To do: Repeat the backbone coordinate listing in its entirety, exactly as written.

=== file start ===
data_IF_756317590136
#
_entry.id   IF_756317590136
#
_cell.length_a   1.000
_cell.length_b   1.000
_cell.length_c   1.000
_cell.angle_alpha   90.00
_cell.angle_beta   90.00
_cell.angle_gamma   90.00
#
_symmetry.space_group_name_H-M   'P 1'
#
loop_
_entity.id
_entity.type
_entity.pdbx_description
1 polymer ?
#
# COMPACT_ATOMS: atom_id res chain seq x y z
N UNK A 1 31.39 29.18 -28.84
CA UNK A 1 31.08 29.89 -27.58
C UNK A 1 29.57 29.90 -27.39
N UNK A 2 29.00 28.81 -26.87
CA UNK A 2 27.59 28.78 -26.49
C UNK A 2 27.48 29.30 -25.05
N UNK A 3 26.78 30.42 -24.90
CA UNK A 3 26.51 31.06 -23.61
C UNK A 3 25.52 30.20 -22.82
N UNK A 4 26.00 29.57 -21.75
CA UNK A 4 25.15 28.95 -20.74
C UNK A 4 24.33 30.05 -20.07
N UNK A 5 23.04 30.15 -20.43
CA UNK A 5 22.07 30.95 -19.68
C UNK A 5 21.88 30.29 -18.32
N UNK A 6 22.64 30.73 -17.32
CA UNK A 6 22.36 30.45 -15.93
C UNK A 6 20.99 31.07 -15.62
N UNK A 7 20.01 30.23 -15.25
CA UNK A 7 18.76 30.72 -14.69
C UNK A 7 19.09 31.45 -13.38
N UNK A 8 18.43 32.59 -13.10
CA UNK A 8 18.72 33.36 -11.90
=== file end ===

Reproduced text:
data_IF_756317590136
#
_entry.id   IF_756317590136
#
_cell.length_a   1.000
_cell.length_b   1.000
_cell.length_c   1.000
_cell.angle_alpha   90.00
_cell.angle_beta   90.00
_cell.angle_gamma   90.00
#
_symmetry.space_group_name_H-M   'P 1'
#
loop_
_entity.id
_entity.type
_entity.pdbx_description
1 polymer ?
#
# COMPACT_ATOMS: atom_id res chain seq x y z
N UNK A 1 31.39 29.18 -28.84
CA UNK A 1 31.08 29.89 -27.58
C UNK A 1 29.57 29.90 -27.39
N UNK A 2 29.00 28.81 -26.87
CA UNK A 2 27.59 28.78 -26.49
C UNK A 2 27.48 29.30 -25.05
N UNK A 3 26.78 30.42 -24.90
CA UNK A 3 26.51 31.06 -23.61
C UNK A 3 25.52 30.20 -22.82
N UNK A 4 26.00 29.57 -21.75
CA UNK A 4 25.15 28.95 -20.74
C UNK A 4 24.33 30.05 -20.07
N UNK A 5 23.04 30.15 -20.43
CA UNK A 5 22.07 30.95 -19.68
C UNK A 5 21.88 30.29 -18.32
N UNK A 6 22.64 30.73 -17.32
CA UNK A 6 22.36 30.45 -15.93
C UNK A 6 20.99 31.07 -15.62
N UNK A 7 20.01 30.23 -15.25
CA UNK A 7 18.76 30.72 -14.69
C UNK A 7 19.09 31.45 -13.38
N UNK A 8 18.43 32.59 -13.10
CA UNK A 8 18.72 33.36 -11.90